Charles and Ray Eames
  • Charles and Ray Eames

    1.500,00€Price

    SAX Chair by Eames for Hermann Miller in Lemon Yellow

    First Edition Zenith Rope Edge, this SAX model was only produced between 1950 and 1953.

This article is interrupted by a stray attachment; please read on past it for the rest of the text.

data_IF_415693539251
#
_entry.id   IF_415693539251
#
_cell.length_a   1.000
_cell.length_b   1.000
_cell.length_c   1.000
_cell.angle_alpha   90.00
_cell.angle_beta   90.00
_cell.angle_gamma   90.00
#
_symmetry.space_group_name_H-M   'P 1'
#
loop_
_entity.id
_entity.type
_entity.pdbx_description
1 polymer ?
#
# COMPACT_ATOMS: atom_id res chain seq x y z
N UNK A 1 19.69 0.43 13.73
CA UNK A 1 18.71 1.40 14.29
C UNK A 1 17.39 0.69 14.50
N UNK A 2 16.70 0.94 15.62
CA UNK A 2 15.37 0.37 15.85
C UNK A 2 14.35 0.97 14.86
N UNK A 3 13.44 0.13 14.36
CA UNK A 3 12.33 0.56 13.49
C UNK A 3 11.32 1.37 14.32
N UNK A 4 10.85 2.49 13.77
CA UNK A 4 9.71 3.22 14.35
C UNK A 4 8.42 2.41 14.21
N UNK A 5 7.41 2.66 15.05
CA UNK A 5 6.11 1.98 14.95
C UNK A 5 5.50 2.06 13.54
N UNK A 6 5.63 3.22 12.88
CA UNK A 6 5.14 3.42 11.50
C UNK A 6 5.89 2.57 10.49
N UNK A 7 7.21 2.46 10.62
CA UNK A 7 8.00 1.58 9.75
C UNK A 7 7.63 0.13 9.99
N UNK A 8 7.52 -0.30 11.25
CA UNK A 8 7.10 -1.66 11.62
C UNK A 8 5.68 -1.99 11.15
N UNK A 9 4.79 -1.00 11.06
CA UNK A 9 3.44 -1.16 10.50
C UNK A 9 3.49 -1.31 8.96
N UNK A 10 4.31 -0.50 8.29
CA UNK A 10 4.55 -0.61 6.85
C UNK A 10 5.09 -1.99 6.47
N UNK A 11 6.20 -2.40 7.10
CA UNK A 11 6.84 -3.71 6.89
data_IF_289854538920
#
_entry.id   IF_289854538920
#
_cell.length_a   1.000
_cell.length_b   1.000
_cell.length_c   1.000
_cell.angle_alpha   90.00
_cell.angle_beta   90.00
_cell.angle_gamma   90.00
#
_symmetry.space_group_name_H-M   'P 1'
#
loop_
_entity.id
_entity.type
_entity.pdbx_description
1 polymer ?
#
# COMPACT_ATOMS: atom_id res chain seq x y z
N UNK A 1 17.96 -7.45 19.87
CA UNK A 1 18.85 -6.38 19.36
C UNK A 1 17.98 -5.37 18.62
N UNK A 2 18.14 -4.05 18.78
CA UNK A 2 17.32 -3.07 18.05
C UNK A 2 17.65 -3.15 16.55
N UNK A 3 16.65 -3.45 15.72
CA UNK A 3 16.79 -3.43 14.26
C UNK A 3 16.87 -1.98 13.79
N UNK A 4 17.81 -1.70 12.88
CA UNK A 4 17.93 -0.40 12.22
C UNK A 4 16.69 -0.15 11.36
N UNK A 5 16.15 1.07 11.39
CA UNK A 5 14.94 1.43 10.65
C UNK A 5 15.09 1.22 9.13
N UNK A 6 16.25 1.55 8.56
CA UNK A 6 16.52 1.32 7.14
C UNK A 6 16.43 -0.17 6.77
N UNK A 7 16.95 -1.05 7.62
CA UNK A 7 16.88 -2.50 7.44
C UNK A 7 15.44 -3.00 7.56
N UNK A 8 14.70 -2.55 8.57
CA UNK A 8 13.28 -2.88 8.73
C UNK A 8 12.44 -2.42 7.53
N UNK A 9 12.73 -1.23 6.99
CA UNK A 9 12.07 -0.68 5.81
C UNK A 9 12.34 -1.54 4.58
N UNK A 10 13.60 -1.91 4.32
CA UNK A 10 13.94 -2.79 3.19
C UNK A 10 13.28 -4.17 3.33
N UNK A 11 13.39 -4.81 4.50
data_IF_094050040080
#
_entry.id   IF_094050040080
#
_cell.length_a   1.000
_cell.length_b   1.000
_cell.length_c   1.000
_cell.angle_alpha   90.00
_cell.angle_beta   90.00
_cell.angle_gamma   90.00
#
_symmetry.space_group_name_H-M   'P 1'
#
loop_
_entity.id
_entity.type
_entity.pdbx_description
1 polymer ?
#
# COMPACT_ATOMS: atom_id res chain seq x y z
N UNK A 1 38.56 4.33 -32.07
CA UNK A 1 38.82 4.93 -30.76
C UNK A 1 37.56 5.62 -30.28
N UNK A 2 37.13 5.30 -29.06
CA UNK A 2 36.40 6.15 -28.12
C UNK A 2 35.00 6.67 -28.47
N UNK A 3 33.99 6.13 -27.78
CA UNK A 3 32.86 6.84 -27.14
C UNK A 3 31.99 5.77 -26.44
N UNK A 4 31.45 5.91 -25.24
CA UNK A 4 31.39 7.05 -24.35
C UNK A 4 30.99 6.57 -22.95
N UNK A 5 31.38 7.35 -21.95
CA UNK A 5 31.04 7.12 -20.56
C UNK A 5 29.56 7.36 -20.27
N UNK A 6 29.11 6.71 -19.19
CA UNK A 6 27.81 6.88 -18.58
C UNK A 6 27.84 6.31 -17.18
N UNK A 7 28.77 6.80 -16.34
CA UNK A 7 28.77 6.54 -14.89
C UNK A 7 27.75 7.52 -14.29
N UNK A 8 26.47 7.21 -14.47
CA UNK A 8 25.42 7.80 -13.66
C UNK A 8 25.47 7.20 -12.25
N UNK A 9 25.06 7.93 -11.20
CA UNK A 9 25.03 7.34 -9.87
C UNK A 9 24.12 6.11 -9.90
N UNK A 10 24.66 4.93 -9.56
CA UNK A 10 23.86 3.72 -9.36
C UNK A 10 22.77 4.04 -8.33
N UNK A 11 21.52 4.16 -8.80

" It was essentially a series encompassing a base which was more traditional in having four straight legs with the fitment design giving it the X in its name. The abbreviation of the most popular, the Eames DAX Chair was Dining (D) Arm Chair (A) on X Base (X).The original first generation of chairs released in 1950 had 3 size options which were DAX (Dining), Standard (SAX) and Low (LAX). With only a 1-inch difference between the SAX and DAX the choice was refined to 2 sizes in 1953, keeping the DAX but losing the other 2 and replacing them with a middle version called the Medium (MAX) Arm X Base Chair. The DAG was added to the series in 1954 and was exact to the DAX only with longer rear legs to ‘guard’ the shell against wall impact and thus the Dining (D) Height, Arm (A) Chair on Guard (G) base was born.It is also worth noting that Herman Miller replaced the X base in 1954 with what was later to be termed the ‘H’ base, which was more versatile and aesthetically more appealing and thinner. The later DAG therefore only appeared in the H base but the abbreviated name for the chairs was kept the same to avoid confusions.The first-generation fiberglass chairs of 1950 were a fantastic success and for collectors, these are the pinnacle. Available in the 3 sizes, the X base was the most commonly found of the ‘original 5’ which included the rocking RAR, Eiffel DAR, cradle LAR and dowel DAW. This remained the case through the years and changing generations and colors of the plastic chair series. Along with the side chair DSX and DSG versions, this base type sold the most units of all, with exception of the commercial stacking base chairs.The very first x-bases of the Eames DAX Arm Chair were produced with silver screw in feet named ‘domes of silence’. Although aesthetically pleasing, they did have the potential to be bent during moving or be irrevocably broken so they were replaced with boot glides, essentially slip on feet. Eventually, with the ‘H-base’ built in nylon self-leveling glides were introduced. " https://eames.com/en/dax